Learning to Learn
I’ve been talking to a lot of people to try and get a feel for the options and landscape for an aspiring developer, and have learned several things.
1. I want to work for a product consultancy or devshop that has a very teaching culture.
I want to work for a product consultancy or devshop (to be honest, I don’t know if there’s a difference between the two) because I would have the opportunity to work on many more projects and be exposed to new languages and frameworks, and I would have the opportunity to interact with people form other industries, which is one of my favorite parts of my job today.
I also realize that as developer, I suck and I need to get better in order to provide any real attitude, I want to start my career as a programmer with an apprentice’s mindset and really try to soak up everything I can from the people around me so that I can get better and start contributing. Without someone to guide that learning and provide feedback, I’m not going to learn as much or as quickly.
I’m still trying to get a grasp of the entire landscape, but from what I can gather and the conversations I’ve had so far. This seems like the right thing to shoot for.
2. There’s so much to learn.
I’m reading “The Well Grounded Rubyist” to brush up on the theory, and basic tenants of Object Oriented programming. If I’m committing to this, I want to do it all the way and learn from the ground up. “Why’s (Poignant) Guide to Ruby” was a really great and memorable way to introduce many of the concepts, I still like to think of Arrays as content caterpillars stapled to paper. behind but I appreciate how thorough and granular “The Well Grounded Rubyist” is. However, as much as I realize how important a solid understanding of the fundamentals is, you can’t really learn to program by reading a book. You actually have to open up a text-editor and do the work. that can be intimidating because reading reveals just how little you know and you have to contend with the fact that whatever you build is going to be built poorly and turn out to be absolute shit.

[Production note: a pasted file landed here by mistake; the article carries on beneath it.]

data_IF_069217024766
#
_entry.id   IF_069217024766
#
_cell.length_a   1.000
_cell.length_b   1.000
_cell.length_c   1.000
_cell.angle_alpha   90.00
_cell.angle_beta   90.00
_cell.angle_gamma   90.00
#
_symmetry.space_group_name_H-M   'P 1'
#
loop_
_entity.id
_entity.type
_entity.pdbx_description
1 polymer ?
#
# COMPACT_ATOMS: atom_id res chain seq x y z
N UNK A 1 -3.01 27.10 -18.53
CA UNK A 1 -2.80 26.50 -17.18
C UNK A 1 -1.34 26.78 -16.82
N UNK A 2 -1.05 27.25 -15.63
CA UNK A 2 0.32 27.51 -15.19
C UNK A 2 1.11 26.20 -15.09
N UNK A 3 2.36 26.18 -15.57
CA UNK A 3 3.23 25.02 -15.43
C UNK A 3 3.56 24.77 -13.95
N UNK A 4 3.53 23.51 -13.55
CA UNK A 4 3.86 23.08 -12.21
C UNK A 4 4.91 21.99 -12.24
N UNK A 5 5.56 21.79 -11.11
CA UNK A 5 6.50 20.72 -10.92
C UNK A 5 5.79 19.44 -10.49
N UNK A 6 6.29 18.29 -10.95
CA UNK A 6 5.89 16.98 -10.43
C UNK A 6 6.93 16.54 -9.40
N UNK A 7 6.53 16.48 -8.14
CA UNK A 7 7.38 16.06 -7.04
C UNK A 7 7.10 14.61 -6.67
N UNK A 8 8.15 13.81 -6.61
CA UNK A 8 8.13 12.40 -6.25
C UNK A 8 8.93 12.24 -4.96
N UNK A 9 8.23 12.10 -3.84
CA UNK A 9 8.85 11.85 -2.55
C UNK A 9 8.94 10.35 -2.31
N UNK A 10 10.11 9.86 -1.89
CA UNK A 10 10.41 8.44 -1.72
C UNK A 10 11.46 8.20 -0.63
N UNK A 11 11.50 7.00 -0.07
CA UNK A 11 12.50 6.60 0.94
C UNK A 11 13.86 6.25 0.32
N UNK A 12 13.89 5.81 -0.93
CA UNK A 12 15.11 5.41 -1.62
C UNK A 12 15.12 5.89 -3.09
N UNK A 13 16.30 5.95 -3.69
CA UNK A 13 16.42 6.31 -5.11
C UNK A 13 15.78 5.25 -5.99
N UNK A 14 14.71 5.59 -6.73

I’ve been using the ADEPT method to get the most out of what I read, and I’ve been using the problems on Project Euler as kind of a coding bare minimum for the day. I like them because It forces me to figure out how I would solve the problem in plain english first and then figure out how to translate that into code. I’ll start posting my thought process and solutions soon (I need to upload them to Github first). I’ll soon take on a project like TicTacToe or some sort of game likeDwemthy’s Array, and you should start to see a lot more code on here.
3. TDD and Git are a big deal
Test Driven Development (TDD) is something that I need to learn and so is git. The two are unrelated but they came up a lot as I was doing job research. I’m going to take Thoughtbot’s course for a primer on TDD and still looking for a crash-course in git and github. More and more quitting earlier and learning this stuff seems like a better and better idea.